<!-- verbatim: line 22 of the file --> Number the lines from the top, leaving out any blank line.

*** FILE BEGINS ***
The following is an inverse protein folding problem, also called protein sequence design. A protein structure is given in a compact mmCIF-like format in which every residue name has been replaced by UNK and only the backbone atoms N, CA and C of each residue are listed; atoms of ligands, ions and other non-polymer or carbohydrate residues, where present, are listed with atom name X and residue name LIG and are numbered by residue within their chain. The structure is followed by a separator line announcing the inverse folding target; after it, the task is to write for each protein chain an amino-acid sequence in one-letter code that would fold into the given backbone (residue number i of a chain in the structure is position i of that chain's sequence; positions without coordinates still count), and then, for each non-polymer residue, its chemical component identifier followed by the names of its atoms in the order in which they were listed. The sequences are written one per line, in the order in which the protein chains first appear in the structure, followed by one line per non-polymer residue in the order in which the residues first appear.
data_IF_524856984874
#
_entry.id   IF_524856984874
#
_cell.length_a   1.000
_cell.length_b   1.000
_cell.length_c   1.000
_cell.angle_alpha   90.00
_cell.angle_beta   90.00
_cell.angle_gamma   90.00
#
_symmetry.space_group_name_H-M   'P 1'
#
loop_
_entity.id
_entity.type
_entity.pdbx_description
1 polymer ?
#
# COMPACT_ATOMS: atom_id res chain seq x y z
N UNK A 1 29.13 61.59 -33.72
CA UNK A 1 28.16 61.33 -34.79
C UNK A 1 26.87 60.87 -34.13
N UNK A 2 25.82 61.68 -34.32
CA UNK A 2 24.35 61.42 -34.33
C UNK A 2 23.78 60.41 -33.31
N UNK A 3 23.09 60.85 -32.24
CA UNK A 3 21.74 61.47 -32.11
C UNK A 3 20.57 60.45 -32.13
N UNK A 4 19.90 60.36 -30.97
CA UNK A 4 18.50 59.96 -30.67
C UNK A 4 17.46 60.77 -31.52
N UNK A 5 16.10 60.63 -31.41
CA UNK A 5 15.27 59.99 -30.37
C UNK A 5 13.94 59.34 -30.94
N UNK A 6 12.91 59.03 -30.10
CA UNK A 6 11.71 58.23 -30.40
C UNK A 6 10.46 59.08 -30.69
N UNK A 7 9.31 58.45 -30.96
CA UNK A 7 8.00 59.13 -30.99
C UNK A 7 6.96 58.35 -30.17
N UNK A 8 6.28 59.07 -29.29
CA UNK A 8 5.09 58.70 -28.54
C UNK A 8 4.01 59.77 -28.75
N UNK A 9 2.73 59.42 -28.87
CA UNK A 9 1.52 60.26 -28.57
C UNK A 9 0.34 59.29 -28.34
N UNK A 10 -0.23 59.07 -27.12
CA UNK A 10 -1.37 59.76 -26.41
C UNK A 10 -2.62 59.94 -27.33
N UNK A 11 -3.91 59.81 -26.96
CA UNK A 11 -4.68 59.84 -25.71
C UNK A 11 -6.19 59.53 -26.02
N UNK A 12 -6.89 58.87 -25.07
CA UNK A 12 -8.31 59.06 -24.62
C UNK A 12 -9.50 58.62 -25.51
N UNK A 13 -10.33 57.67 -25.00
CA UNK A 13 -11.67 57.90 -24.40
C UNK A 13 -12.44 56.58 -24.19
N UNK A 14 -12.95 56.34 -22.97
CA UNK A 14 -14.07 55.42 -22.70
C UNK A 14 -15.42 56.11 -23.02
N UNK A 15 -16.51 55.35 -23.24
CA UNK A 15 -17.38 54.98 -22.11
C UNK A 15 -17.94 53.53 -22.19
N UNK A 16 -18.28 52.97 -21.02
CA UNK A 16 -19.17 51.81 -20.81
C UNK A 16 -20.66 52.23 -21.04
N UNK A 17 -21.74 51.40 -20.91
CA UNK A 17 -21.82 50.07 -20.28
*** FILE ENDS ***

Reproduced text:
N UNK A 1 29.13 61.59 -33.72